In its decision, the Board noted that the “public space” exception has been met with considerable disapproval among the nation’s Circuit Courts.  See Oakwood Hospital v. NLRB, 983 F.2d 698 (6th Cir. 1993); Baptist Medical Systems v. NLRB, 876 F.2d 661 (8th Cir. 1989); NLRB V. Southern Maryland Hospital Center, 916 F.2d 932 (4th Cir. 1990), rev. in relevant part 293 NLRB 1209 (1989).  The Board agreed with these Circuit Courts that the “public space” exception runs directly contrary to the principles in Babcock.  UPMC, 368 NLRB No. 2, 4 (2019).  After reviewing the issues before it, the Board ruled, “to the extent that Board law created a ‘public space’ exception that requires employers to permit nonemployees to engage in promotional or organizational activity in public cafeterias or restaurants absent evidence of inaccessibility or activity-based discrimination, we overrule those decisions.”  Id.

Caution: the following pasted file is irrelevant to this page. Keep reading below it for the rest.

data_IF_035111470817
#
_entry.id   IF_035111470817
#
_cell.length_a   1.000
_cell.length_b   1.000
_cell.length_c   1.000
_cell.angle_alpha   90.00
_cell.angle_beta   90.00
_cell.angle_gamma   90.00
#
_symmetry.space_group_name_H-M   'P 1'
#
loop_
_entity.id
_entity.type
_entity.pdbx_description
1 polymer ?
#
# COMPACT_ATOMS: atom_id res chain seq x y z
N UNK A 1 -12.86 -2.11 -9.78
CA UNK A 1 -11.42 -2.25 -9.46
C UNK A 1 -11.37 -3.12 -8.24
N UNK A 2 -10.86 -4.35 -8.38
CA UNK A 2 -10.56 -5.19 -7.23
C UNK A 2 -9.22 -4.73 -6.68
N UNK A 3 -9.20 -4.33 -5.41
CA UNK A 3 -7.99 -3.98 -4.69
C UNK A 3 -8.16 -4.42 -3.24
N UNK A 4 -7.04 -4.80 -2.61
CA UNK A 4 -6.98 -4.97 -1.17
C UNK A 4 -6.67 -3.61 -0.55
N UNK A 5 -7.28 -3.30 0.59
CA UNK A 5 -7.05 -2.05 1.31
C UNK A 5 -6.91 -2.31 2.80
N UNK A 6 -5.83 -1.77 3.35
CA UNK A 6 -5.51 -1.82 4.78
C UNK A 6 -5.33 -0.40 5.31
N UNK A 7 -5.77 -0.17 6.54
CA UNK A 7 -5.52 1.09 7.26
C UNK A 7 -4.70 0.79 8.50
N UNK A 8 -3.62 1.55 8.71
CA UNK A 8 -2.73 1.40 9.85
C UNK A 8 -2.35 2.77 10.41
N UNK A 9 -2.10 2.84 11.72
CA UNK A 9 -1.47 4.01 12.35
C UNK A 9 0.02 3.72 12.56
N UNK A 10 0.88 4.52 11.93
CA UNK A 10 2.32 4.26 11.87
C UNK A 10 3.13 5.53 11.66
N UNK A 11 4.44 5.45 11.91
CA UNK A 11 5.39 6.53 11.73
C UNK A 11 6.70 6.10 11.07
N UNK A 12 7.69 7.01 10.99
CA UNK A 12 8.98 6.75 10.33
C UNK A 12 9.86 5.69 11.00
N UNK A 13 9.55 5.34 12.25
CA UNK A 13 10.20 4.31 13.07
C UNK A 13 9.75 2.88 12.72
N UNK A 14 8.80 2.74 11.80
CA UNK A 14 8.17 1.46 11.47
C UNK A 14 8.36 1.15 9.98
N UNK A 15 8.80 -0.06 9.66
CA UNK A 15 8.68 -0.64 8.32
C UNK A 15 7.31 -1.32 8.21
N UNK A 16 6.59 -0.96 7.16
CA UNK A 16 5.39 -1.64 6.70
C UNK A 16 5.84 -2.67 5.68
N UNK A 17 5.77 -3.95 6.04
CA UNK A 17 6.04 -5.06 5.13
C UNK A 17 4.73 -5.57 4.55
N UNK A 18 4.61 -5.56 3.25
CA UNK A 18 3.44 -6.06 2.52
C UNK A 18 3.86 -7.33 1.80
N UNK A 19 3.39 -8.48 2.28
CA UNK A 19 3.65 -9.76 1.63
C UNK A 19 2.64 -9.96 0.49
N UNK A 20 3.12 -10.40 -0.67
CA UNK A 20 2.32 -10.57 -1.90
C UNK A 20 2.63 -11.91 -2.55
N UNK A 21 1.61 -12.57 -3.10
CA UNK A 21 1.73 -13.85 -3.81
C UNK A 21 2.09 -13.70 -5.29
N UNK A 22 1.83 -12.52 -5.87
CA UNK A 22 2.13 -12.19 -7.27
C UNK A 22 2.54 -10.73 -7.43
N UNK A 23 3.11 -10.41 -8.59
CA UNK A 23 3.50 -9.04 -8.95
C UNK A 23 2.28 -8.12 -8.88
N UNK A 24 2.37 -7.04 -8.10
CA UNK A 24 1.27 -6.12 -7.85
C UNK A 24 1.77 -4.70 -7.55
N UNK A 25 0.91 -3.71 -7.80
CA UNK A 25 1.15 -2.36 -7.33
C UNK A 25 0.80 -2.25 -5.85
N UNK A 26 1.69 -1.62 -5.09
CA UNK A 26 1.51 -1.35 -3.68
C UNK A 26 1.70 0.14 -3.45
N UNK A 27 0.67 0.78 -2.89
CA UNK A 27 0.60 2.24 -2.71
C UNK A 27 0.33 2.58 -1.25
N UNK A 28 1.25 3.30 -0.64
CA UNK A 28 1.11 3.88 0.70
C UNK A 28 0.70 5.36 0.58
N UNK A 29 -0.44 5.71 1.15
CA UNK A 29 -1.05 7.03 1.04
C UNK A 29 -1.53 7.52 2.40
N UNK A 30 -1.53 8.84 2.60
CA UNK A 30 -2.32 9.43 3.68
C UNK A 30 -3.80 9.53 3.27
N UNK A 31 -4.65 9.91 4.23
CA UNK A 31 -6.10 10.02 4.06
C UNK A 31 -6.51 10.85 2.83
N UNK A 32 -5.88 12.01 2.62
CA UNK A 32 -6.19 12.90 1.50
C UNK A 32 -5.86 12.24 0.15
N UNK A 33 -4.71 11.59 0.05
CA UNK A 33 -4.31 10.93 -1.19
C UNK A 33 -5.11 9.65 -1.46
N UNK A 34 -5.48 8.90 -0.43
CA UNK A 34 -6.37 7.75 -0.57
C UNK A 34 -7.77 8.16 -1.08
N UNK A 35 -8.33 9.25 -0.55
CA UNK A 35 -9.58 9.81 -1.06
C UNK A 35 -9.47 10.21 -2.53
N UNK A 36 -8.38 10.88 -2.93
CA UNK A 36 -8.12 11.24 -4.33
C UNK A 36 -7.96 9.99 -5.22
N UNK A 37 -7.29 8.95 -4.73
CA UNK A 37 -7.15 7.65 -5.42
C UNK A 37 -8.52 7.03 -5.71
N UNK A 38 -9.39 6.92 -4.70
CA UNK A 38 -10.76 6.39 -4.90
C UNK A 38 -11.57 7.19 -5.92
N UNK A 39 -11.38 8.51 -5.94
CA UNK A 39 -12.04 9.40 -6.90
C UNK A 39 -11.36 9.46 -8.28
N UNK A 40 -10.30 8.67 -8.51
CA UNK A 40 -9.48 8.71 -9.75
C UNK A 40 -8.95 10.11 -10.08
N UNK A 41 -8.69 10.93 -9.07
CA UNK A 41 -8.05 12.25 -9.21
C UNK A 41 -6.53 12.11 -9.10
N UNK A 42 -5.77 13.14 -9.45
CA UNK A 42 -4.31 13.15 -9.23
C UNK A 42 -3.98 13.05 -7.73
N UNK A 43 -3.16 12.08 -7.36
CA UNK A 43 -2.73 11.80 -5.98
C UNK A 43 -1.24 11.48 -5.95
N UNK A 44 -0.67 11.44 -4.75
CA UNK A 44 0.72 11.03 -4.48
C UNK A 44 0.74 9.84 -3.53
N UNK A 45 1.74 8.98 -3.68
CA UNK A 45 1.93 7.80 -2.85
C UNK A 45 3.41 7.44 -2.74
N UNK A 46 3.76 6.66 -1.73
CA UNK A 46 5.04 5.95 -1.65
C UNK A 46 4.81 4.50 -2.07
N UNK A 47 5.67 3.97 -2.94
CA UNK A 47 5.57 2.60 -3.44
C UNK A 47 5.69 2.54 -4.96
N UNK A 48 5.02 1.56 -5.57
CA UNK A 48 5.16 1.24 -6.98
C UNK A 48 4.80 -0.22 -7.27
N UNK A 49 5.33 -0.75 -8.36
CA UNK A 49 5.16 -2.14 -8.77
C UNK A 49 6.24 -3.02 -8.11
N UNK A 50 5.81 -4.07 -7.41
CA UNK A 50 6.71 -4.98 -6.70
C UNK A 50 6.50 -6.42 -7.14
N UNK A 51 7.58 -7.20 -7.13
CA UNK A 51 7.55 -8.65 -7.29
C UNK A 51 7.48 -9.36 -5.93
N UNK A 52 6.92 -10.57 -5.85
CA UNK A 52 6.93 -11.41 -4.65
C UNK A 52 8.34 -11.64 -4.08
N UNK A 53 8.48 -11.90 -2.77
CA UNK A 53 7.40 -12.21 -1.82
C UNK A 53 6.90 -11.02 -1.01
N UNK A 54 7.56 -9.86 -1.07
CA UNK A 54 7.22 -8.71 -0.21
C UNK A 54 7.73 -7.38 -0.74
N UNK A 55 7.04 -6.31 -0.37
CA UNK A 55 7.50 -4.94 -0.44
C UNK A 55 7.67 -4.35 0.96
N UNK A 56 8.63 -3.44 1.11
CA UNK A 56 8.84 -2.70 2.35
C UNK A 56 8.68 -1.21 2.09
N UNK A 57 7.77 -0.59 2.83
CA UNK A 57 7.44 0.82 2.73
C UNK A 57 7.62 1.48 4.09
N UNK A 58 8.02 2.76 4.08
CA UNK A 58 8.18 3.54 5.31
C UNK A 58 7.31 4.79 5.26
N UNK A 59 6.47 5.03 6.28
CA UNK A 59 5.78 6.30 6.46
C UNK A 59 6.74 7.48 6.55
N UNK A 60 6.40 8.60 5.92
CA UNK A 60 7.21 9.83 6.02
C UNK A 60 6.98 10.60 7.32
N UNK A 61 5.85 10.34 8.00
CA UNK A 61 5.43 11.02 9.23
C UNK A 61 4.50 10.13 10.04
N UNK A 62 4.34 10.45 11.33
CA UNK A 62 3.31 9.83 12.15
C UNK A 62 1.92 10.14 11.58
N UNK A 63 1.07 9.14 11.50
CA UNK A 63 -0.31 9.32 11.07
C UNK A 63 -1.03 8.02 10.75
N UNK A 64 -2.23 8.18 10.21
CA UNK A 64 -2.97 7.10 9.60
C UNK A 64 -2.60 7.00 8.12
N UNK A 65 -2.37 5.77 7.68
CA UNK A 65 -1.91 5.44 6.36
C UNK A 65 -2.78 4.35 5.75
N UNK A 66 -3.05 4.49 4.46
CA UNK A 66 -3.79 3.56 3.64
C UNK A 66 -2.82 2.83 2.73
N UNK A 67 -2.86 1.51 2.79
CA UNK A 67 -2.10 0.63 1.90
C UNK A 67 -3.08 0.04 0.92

What does this mean for employers? It means that employers may prohibit nonemployee union representatives from engaging in soliciting or promotional activities on the employer’s property, even in spaces that are open to the public, such as a cafeteria. However, this does not change the Babcock exceptions for instances of inaccessibility or discrimination.  NLRB v. Babcock & Wilcox Co., 351 U.S. at 112.  Since the inaccessibility exception is exceedingly rare, the main concern for employers should be avoiding discrimination in solicitation policies.

    If you want to prohibit union solicitation or promotional activities by nonemployees, make sure you apply the same prohibition to all individuals who seek to solicit or distribute materials in a public space on your property.

    For questions about this article or any other matter, please contact the authors:  Nathan D. Plantinga (616) 831-1773, plantingan@millerjohnson.com, or Blake C. Padget (269) 226-2953, padgetb@millerjohnson.com.